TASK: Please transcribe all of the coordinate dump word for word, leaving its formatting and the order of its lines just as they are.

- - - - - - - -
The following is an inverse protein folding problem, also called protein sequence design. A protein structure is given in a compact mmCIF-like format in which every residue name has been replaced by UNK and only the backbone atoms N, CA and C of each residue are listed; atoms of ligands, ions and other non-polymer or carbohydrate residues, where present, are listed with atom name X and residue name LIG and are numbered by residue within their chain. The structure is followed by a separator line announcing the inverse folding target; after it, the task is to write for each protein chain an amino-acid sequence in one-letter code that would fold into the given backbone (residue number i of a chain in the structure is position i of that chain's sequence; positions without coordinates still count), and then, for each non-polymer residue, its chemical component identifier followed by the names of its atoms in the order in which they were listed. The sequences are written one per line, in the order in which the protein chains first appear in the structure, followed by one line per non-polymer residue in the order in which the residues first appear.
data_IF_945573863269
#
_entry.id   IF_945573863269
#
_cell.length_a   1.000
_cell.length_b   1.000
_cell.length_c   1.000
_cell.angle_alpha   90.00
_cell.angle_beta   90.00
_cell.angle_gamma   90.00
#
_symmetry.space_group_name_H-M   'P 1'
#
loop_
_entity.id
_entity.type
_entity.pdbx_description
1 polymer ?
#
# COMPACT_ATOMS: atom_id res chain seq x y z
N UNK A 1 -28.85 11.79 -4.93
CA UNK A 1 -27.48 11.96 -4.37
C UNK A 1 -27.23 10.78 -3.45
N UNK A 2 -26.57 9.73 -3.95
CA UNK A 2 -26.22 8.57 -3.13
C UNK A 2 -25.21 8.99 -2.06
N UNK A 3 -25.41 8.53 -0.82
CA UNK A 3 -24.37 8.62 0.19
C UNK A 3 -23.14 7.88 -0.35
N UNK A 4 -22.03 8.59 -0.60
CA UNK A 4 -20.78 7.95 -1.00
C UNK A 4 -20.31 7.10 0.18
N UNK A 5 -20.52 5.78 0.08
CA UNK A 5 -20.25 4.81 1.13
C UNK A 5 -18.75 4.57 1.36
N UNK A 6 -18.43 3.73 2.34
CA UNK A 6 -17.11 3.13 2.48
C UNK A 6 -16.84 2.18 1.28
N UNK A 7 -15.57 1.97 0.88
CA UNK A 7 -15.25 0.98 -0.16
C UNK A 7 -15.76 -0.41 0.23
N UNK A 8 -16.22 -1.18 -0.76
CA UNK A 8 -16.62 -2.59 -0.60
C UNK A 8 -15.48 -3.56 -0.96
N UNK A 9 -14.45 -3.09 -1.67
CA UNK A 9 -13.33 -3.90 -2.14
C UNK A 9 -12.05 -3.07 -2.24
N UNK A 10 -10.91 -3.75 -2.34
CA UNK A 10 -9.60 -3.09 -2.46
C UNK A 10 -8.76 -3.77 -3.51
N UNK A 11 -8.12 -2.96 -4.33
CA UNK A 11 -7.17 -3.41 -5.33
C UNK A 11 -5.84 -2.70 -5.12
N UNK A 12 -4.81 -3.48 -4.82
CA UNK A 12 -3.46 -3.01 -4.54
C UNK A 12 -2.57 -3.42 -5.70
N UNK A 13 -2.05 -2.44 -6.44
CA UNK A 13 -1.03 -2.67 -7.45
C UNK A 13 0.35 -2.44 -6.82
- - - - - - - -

The following is an inverse protein folding problem, also called protein sequence design. A protein structure is given in a compact mmCIF-like format in which every residue name has been replaced by UNK and only the backbone atoms N, CA and C of each residue are listed; atoms of ligands, ions and other non-polymer or carbohydrate residues, where present, are listed with atom name X and residue name LIG and are numbered by residue within their chain. The structure is followed by a separator line announcing the inverse folding target; after it, the task is to write for each protein chain an amino-acid sequence in one-letter code that would fold into the given backbone (residue number i of a chain in the structure is position i of that chain's sequence; positions without coordinates still count), and then, for each non-polymer residue, its chemical component identifier followed by the names of its atoms in the order in which they were listed. The sequences are written one per line, in the order in which the protein chains first appear in the structure, followed by one line per non-polymer residue in the order in which the residues first appear.
data_IF_945573863269
#
_entry.id   IF_945573863269
#
_cell.length_a   1.000
_cell.length_b   1.000
_cell.length_c   1.000
_cell.angle_alpha   90.00
_cell.angle_beta   90.00
_cell.angle_gamma   90.00
#
_symmetry.space_group_name_H-M   'P 1'
#
loop_
_entity.id
_entity.type
_entity.pdbx_description
1 polymer ?
#
# COMPACT_ATOMS: atom_id res chain seq x y z
N UNK A 1 -28.85 11.79 -4.93
CA UNK A 1 -27.48 11.96 -4.37
C UNK A 1 -27.23 10.78 -3.45
N UNK A 2 -26.57 9.73 -3.95
CA UNK A 2 -26.22 8.57 -3.13
C UNK A 2 -25.21 8.99 -2.06
N UNK A 3 -25.41 8.53 -0.82
CA UNK A 3 -24.37 8.62 0.19
C UNK A 3 -23.14 7.88 -0.35
N UNK A 4 -22.03 8.59 -0.60
CA UNK A 4 -20.78 7.95 -1.00
C UNK A 4 -20.31 7.10 0.18
N UNK A 5 -20.52 5.78 0.08
CA UNK A 5 -20.25 4.81 1.13
C UNK A 5 -18.75 4.57 1.36
N UNK A 6 -18.43 3.73 2.34
CA UNK A 6 -17.11 3.13 2.48
C UNK A 6 -16.84 2.18 1.28
N UNK A 7 -15.57 1.97 0.88
CA UNK A 7 -15.25 0.98 -0.16
C UNK A 7 -15.76 -0.41 0.23
N UNK A 8 -16.22 -1.18 -0.76
CA UNK A 8 -16.62 -2.59 -0.60
C UNK A 8 -15.48 -3.56 -0.96
N UNK A 9 -14.45 -3.09 -1.67
CA UNK A 9 -13.33 -3.90 -2.14
C UNK A 9 -12.05 -3.07 -2.24
N UNK A 10 -10.91 -3.75 -2.34
CA UNK A 10 -9.60 -3.09 -2.46
C UNK A 10 -8.76 -3.77 -3.51
N UNK A 11 -8.12 -2.96 -4.33
CA UNK A 11 -7.17 -3.41 -5.33
C UNK A 11 -5.84 -2.70 -5.12
N UNK A 12 -4.81 -3.48 -4.82
CA UNK A 12 -3.46 -3.01 -4.54
C UNK A 12 -2.57 -3.42 -5.70
N UNK A 13 -2.05 -2.44 -6.44
CA UNK A 13 -1.03 -2.67 -7.45
C UNK A 13 0.35 -2.44 -6.82